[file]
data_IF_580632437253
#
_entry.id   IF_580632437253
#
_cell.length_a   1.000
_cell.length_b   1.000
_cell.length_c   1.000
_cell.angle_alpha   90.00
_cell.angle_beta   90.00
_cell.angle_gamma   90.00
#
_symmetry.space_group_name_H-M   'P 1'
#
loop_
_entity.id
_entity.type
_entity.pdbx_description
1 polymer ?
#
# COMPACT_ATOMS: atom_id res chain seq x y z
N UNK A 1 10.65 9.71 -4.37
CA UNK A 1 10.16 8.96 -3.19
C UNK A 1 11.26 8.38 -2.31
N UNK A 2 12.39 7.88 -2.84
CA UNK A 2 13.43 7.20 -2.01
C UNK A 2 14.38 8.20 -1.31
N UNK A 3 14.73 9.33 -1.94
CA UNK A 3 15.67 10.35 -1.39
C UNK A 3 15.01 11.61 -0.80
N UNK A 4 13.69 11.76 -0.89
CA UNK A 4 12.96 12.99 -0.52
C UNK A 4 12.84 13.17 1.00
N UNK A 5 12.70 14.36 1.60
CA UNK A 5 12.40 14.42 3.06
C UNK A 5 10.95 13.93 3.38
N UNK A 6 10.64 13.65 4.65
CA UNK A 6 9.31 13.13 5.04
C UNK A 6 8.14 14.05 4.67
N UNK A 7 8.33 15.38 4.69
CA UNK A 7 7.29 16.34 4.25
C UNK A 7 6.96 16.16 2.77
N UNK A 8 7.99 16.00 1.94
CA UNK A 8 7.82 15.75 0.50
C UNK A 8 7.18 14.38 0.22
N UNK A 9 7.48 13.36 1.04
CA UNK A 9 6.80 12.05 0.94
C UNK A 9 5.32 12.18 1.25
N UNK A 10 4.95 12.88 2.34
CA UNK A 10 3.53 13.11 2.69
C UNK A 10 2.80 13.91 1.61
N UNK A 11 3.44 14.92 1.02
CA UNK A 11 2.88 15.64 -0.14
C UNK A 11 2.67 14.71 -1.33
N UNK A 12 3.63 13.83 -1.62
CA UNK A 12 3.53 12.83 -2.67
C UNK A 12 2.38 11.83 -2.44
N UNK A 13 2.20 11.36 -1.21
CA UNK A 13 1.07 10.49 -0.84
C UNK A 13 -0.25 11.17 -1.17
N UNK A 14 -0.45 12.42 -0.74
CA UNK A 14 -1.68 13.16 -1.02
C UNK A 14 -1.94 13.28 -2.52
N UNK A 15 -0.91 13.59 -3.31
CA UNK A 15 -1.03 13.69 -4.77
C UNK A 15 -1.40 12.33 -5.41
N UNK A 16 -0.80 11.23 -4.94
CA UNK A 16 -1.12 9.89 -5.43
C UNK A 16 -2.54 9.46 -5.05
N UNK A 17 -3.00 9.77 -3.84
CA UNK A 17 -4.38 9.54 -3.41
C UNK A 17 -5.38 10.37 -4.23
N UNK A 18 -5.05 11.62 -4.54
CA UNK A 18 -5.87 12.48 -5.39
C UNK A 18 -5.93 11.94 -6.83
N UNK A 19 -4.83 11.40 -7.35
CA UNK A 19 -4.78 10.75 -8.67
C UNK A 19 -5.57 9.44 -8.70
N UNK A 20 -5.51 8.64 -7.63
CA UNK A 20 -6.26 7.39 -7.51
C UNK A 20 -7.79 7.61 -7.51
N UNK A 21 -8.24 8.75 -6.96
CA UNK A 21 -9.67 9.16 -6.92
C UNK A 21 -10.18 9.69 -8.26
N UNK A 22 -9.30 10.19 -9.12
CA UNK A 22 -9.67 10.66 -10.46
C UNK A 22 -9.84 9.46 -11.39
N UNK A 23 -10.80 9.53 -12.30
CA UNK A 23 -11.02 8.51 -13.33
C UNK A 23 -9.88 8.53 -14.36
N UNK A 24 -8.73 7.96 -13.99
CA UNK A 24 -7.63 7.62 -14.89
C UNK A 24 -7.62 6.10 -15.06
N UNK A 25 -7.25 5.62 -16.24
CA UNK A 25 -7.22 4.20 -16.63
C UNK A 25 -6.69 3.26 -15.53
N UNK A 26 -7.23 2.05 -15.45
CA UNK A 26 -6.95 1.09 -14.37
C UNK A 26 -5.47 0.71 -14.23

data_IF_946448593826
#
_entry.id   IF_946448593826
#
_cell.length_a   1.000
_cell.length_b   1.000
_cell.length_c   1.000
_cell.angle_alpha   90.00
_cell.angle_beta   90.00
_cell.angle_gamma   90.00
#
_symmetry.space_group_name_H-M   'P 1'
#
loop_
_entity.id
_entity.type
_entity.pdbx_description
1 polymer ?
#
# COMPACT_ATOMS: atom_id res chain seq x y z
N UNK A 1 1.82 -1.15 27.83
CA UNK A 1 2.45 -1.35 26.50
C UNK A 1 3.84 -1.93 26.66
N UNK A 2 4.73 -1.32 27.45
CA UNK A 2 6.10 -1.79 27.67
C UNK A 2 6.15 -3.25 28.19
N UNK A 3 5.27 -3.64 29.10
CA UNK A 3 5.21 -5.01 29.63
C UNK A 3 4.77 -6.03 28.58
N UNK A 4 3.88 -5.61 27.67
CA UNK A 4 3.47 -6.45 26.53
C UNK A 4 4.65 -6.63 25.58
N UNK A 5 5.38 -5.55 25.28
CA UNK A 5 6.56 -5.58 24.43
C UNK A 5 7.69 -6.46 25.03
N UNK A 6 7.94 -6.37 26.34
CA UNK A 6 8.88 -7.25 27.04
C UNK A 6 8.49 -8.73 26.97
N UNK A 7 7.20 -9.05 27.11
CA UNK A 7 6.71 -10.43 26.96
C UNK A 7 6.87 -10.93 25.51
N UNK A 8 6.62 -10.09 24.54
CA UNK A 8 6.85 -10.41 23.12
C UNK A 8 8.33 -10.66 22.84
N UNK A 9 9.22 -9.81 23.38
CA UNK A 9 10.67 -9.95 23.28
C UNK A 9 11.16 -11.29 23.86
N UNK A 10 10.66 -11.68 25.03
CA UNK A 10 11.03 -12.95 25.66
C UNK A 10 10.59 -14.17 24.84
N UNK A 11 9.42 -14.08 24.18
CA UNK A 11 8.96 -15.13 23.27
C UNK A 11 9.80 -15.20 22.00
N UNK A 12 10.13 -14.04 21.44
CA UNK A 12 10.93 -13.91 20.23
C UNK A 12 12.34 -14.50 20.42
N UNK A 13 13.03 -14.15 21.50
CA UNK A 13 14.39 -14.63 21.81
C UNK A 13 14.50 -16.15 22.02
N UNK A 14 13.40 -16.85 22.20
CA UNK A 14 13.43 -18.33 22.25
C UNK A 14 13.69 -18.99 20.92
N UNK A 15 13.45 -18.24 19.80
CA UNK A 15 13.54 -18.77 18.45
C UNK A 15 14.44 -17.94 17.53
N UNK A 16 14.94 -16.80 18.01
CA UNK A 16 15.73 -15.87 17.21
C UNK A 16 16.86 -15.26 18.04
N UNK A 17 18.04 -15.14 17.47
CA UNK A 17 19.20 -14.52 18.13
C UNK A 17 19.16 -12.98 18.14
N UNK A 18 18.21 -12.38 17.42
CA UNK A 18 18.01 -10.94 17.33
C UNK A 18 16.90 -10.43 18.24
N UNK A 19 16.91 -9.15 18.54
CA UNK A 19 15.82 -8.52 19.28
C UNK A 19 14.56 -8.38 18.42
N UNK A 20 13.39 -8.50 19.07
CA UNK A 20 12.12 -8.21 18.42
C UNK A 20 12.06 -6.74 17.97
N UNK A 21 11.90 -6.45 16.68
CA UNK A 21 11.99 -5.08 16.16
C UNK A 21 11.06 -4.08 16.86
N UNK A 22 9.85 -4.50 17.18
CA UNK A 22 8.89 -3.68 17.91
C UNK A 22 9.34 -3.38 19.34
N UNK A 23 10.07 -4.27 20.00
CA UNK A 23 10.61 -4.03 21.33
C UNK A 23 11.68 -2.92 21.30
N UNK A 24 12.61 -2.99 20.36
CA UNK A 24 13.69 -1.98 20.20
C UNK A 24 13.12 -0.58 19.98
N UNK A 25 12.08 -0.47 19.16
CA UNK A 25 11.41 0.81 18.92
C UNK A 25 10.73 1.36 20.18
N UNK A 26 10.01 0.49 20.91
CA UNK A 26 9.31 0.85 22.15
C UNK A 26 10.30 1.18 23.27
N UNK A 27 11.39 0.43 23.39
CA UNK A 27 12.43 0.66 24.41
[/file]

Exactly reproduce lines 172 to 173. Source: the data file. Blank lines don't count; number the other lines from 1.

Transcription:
C UNK A 18 16.90 -10.43 18.24
N UNK A 19 16.91 -9.15 18.54